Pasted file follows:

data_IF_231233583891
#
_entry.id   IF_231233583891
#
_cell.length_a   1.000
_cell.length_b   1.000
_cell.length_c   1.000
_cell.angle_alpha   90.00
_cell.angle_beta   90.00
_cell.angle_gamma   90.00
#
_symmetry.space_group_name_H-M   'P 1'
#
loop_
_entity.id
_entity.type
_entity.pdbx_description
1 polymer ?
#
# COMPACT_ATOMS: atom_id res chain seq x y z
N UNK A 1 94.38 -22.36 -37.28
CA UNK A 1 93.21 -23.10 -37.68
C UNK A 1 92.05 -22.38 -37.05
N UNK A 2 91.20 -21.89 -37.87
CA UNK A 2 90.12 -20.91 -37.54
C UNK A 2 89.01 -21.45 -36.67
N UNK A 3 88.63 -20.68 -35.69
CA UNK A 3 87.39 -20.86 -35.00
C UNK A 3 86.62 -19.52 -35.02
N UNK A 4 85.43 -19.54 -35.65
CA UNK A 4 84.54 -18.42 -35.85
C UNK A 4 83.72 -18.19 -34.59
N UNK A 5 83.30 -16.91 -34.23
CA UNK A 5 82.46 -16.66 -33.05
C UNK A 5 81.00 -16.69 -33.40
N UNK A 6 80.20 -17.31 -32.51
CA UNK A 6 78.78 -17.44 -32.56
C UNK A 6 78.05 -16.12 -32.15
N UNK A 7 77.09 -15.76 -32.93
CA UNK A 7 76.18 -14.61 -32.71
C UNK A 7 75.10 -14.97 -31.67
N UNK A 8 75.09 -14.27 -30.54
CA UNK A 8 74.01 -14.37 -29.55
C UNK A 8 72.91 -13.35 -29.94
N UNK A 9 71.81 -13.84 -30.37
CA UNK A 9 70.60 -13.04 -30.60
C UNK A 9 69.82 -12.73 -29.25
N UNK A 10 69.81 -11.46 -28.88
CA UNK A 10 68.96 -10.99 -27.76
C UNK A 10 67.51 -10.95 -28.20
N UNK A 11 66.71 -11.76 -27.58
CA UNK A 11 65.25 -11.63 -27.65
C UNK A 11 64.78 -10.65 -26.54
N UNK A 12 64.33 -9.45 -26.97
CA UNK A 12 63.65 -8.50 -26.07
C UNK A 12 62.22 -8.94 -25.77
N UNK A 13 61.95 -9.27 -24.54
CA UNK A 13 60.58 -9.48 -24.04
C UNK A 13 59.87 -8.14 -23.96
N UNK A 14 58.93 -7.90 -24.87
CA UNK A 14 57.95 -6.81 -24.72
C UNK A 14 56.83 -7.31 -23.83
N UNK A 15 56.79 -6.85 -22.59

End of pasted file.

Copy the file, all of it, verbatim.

data_IF_231233583891
#
_entry.id   IF_231233583891
#
_cell.length_a   1.000
_cell.length_b   1.000
_cell.length_c   1.000
_cell.angle_alpha   90.00
_cell.angle_beta   90.00
_cell.angle_gamma   90.00
#
_symmetry.space_group_name_H-M   'P 1'
#
loop_
_entity.id
_entity.type
_entity.pdbx_description
1 polymer ?
#
# COMPACT_ATOMS: atom_id res chain seq x y z
N UNK A 1 94.38 -22.36 -37.28
CA UNK A 1 93.21 -23.10 -37.68
C UNK A 1 92.05 -22.38 -37.05
N UNK A 2 91.20 -21.89 -37.87
CA UNK A 2 90.12 -20.91 -37.54
C UNK A 2 89.01 -21.45 -36.67
N UNK A 3 88.63 -20.68 -35.69
CA UNK A 3 87.39 -20.86 -35.00
C UNK A 3 86.62 -19.52 -35.02
N UNK A 4 85.43 -19.54 -35.65
CA UNK A 4 84.54 -18.42 -35.85
C UNK A 4 83.72 -18.19 -34.59
N UNK A 5 83.30 -16.91 -34.23
CA UNK A 5 82.46 -16.66 -33.05
C UNK A 5 81.00 -16.69 -33.40
N UNK A 6 80.20 -17.31 -32.51
CA UNK A 6 78.78 -17.44 -32.56
C UNK A 6 78.05 -16.12 -32.15
N UNK A 7 77.09 -15.76 -32.93
CA UNK A 7 76.18 -14.61 -32.71
C UNK A 7 75.10 -14.97 -31.67
N UNK A 8 75.09 -14.27 -30.54
CA UNK A 8 74.01 -14.37 -29.55
C UNK A 8 72.91 -13.35 -29.94
N UNK A 9 71.81 -13.84 -30.37
CA UNK A 9 70.60 -13.04 -30.60
C UNK A 9 69.82 -12.73 -29.25
N UNK A 10 69.81 -11.46 -28.88
CA UNK A 10 68.96 -10.99 -27.76
C UNK A 10 67.51 -10.95 -28.20
N UNK A 11 66.71 -11.76 -27.58
CA UNK A 11 65.25 -11.63 -27.65
C UNK A 11 64.78 -10.65 -26.54
N UNK A 12 64.33 -9.45 -26.97
CA UNK A 12 63.65 -8.50 -26.07
C UNK A 12 62.22 -8.94 -25.77
N UNK A 13 61.95 -9.27 -24.54
CA UNK A 13 60.58 -9.48 -24.04
C UNK A 13 59.87 -8.14 -23.96
N UNK A 14 58.93 -7.90 -24.87
CA UNK A 14 57.95 -6.81 -24.72
C UNK A 14 56.83 -7.31 -23.83
N UNK A 15 56.79 -6.85 -22.59